Yet another RAID Question (YARQ)

Ted Mittelstaedt tedm at
Mon Jun 20 08:12:10 GMT 2005

>-----Original Message-----
>From: owner-freebsd-questions at
>[mailto:owner-freebsd-questions at]On Behalf Of Sandy
>Sent: Sunday, June 19, 2005 10:52 PM

>In order to boost read performance, a RAID card should interleave
>reading from a RAID-1 volume by reading alternately from one drive and
>then the other.  You can see this in alternate blinking of the
>activity lights of the drives.  If you are not seeing this when
>copying a large file, then this would suggest that a RAID-1 volume is
>not working as it should.

Incorrect.  What you are describing is RAID-0.  RAID-1 is mirroring.
a link:

Here's the different RAID levels:

RAID-0  interleaving between 2 or more disks.  Primary purpose is to
multiple disks into a larger volume.  Gives maximum amount of space with
fault tolerance.

RAID-1  mirroring  Requires pairs of disks.  Primary purpose is to give
fault tolerance.  Most commonly used with cheaper IDE disks and IDE RAID
cards.  Uses fewest number of disk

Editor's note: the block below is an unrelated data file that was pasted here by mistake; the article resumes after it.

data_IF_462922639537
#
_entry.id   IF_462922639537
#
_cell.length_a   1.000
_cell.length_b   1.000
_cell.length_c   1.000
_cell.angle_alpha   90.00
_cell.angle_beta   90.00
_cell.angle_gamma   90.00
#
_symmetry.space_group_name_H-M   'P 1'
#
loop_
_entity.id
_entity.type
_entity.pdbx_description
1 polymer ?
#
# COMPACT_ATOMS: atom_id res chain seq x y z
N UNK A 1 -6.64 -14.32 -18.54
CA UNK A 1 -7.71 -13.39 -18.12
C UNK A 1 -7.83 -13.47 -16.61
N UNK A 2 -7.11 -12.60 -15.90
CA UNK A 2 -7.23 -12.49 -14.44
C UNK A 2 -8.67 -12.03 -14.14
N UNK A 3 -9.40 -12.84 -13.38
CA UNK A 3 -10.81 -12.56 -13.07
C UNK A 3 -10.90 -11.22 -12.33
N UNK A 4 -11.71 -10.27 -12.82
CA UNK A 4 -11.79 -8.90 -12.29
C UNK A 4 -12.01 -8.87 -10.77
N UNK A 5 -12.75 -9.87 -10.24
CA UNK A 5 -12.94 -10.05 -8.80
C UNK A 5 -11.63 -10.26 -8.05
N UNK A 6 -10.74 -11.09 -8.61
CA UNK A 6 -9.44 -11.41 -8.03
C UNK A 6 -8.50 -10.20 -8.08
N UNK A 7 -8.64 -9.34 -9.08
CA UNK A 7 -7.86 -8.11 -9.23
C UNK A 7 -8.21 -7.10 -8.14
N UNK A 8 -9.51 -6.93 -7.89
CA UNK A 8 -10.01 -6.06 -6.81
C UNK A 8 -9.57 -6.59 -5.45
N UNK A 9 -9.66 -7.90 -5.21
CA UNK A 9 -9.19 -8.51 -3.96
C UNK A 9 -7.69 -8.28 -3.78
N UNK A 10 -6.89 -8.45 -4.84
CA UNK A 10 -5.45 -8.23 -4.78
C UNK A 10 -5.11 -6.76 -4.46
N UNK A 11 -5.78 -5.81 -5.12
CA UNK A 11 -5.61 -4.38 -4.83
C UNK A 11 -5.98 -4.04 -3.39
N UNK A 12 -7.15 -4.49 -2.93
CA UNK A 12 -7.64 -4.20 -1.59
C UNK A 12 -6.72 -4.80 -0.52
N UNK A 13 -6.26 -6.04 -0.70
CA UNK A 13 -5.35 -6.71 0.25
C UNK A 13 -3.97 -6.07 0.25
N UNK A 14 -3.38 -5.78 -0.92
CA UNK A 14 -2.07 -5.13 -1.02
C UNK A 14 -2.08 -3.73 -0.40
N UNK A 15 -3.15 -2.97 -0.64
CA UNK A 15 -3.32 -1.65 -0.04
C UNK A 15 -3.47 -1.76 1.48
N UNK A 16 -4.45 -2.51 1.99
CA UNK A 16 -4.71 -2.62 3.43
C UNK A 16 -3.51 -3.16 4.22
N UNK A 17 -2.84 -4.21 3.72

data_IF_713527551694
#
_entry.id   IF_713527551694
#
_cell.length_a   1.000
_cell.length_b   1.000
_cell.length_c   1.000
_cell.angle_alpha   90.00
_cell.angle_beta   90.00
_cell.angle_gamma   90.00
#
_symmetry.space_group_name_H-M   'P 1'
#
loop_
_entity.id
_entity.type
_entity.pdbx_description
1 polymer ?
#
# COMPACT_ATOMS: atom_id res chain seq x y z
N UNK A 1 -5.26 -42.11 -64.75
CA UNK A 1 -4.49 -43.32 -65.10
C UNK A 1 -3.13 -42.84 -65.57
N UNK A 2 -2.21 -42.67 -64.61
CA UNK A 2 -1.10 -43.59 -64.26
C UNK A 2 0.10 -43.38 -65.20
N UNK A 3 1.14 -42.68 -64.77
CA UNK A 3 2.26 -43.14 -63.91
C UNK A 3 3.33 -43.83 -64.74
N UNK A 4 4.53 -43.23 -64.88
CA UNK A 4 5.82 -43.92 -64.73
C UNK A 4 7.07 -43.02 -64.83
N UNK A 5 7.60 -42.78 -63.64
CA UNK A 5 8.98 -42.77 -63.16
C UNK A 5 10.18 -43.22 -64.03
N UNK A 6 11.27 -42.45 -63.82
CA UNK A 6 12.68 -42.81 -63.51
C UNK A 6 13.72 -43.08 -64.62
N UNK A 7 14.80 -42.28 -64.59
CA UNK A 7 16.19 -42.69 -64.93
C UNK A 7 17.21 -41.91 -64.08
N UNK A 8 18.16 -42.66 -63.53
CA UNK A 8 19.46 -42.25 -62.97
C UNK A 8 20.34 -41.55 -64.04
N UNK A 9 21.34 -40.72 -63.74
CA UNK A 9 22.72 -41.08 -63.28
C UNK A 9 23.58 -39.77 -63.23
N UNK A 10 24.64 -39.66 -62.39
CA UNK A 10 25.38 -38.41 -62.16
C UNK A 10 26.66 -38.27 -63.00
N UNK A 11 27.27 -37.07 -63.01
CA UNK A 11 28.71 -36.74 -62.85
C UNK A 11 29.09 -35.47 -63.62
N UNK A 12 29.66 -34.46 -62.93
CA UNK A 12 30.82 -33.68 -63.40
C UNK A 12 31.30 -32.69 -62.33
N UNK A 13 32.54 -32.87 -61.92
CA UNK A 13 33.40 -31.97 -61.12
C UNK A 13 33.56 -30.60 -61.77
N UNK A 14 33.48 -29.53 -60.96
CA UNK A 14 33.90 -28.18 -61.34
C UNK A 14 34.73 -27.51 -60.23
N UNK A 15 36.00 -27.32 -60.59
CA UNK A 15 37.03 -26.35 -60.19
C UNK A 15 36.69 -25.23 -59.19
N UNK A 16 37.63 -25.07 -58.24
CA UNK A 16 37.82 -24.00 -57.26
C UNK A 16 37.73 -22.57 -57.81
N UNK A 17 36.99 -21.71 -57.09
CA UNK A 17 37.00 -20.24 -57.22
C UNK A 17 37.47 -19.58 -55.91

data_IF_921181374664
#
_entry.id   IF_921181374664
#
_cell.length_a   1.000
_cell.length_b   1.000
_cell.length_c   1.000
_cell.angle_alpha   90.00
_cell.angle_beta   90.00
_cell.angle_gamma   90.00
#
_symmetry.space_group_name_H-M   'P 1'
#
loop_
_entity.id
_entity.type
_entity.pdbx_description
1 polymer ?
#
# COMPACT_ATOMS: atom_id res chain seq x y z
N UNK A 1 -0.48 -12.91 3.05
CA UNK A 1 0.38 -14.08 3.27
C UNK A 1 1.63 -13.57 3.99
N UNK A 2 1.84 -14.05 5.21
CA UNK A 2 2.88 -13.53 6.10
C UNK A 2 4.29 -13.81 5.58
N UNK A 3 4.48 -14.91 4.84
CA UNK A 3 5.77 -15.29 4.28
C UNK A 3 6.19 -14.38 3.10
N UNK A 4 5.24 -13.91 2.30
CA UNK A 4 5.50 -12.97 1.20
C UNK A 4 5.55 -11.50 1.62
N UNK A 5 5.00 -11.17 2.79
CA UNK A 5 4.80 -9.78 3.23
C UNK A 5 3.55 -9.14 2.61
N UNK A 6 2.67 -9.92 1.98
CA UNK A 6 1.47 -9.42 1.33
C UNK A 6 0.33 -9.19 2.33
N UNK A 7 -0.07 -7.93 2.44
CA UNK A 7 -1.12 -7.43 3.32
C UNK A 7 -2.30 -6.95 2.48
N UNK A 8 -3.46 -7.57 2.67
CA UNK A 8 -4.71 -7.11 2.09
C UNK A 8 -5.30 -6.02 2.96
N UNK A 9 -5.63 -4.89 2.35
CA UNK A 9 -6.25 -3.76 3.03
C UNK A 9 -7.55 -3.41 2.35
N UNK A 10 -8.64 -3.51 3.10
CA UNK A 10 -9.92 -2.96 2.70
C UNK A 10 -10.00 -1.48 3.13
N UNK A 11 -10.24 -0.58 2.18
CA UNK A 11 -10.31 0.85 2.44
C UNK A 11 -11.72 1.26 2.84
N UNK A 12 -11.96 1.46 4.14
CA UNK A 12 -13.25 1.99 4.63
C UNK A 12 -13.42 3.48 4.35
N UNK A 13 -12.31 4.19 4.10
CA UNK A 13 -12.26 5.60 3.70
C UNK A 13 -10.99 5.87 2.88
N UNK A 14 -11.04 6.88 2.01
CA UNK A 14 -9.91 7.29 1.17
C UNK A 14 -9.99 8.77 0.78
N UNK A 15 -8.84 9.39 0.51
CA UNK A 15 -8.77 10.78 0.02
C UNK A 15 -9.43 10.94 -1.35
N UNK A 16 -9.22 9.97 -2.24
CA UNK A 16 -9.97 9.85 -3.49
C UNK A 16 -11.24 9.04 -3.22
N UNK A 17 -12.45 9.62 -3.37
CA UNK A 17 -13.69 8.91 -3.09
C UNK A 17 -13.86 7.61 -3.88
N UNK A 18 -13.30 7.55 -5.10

drives for fault tolerance.  Very easy to design so that if 1 disk dies
array of disks continues without interruption

RAID-2  Bit level striping.  Not used in modern systems (the scheme was
overengineered, basically)

RAID-3  Byte level striping.  Rarely seen in modern RAID controllers.

RAID-4  Block level striping.  Rarely seen in modern RAID controllers.

RAID-5  Block level striping - with distributed parity.  Requires a
minimum of 3
disks.  The primary purpose is to give the volume-combining features of
RAID-0 with
the redundancy of RAID-1.  This is the most popular RAID.  But it is more
to design for so the cheaper controllers sometimes will halt the system
if a
disk is lost.  Also requires drivers in the OS to allow online rebuilding
of a replaced
disk drive.  Requires significant CPU processing on the RAID card for
parity calculations.

RAID-6  Same as RAID-5 except parity is dual distributed, not single
distributed.  Not common althogh some manufacturers call their
proprietary extensions to RAID-5, "raid 6"

RAID-7  Patented RAID solution of Storage Computer Corporation that first
up in their OmniRAID stuff, now seen in their CyberBorgVSA.  (influence
of Star Trek in
the product name, there)

Ted Mittelstaedt
Author, The FreeBSD Corporate Networker's Guide

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